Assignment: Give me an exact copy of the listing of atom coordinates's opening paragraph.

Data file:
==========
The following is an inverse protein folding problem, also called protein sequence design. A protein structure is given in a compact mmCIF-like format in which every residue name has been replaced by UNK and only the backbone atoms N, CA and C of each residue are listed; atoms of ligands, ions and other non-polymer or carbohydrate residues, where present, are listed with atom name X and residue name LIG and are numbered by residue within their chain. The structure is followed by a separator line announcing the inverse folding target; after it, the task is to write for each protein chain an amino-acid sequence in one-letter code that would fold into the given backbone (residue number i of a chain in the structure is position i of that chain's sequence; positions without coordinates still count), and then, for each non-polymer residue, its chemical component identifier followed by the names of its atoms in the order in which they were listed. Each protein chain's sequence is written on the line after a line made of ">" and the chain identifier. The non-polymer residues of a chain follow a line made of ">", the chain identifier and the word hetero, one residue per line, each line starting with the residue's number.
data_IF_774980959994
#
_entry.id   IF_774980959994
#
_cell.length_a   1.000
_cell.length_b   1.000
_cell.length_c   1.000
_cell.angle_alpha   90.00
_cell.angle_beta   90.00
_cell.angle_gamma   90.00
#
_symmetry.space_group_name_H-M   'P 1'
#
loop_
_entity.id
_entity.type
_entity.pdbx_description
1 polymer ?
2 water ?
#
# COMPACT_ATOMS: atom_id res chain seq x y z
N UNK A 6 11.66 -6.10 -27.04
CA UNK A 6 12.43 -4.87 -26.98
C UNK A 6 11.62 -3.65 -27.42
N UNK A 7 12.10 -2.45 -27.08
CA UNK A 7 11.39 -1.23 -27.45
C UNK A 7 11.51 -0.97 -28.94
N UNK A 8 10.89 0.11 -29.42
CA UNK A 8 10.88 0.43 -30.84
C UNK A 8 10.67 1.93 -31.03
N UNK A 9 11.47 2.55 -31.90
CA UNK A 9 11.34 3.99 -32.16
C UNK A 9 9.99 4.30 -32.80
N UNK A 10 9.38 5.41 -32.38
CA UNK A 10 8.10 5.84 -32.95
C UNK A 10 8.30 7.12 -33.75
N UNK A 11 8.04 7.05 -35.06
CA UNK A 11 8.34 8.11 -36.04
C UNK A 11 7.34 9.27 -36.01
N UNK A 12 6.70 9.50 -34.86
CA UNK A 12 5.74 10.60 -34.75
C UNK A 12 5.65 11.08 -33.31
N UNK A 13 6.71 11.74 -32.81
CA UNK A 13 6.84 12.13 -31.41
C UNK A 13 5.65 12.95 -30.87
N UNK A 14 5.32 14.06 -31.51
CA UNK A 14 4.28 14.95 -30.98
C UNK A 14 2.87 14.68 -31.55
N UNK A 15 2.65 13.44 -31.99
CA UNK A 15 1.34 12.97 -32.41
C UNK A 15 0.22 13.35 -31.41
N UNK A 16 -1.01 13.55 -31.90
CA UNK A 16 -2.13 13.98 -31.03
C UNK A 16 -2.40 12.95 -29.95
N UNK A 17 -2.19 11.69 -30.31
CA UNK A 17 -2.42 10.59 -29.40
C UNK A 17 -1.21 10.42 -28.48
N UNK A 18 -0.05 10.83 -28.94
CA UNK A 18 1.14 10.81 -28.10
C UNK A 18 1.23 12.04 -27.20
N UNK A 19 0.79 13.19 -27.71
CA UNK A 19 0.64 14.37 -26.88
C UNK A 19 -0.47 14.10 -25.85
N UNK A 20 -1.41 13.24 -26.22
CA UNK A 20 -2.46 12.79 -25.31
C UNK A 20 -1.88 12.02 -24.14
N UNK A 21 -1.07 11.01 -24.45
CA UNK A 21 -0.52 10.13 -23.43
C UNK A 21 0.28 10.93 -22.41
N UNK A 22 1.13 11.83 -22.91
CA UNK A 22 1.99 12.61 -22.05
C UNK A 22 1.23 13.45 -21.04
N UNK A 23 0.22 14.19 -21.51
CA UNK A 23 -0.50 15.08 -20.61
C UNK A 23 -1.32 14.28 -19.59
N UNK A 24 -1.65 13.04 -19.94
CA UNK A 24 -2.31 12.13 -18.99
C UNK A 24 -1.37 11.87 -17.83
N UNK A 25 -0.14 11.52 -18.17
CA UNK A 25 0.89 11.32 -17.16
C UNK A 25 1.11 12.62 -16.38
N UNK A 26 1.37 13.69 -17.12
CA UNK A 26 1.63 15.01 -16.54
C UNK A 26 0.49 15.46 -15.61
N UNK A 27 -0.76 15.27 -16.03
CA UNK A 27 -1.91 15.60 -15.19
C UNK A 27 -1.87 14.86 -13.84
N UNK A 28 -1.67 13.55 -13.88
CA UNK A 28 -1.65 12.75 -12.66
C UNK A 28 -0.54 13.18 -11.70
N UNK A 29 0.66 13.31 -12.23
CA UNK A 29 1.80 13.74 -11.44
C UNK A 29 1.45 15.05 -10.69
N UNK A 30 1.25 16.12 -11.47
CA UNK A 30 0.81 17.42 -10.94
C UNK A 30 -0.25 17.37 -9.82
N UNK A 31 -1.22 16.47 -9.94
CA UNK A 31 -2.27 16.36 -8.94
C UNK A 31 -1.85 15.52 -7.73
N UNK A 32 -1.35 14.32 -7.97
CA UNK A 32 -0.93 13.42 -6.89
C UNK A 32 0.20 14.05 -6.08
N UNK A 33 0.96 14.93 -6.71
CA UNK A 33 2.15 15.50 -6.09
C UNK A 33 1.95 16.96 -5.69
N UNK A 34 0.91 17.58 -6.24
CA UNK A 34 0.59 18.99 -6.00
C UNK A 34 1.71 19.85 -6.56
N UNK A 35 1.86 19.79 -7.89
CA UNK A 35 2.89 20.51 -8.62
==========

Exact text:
The following is an inverse protein folding problem, also called protein sequence design. A protein structure is given in a compact mmCIF-like format in which every residue name has been replaced by UNK and only the backbone atoms N, CA and C of each residue are listed; atoms of ligands, ions and other non-polymer or carbohydrate residues, where present, are listed with atom name X and residue name LIG and are numbered by residue within their chain. The structure is followed by a separator line announcing the inverse folding target; after it, the task is to write for each protein chain an amino-acid sequence in one-letter code that would fold into the given backbone (residue number i of a chain in the structure is position i of that chain's sequence; positions without coordinates still count), and then, for each non-polymer residue, its chemical component identifier followed by the names of its atoms in the order in which they were listed. Each protein chain's sequence is written on the line after a line made of ">" and the chain identifier. The non-polymer residues of a chain follow a line made of ">", the chain identifier and the word hetero, one residue per line, each line starting with the residue's number.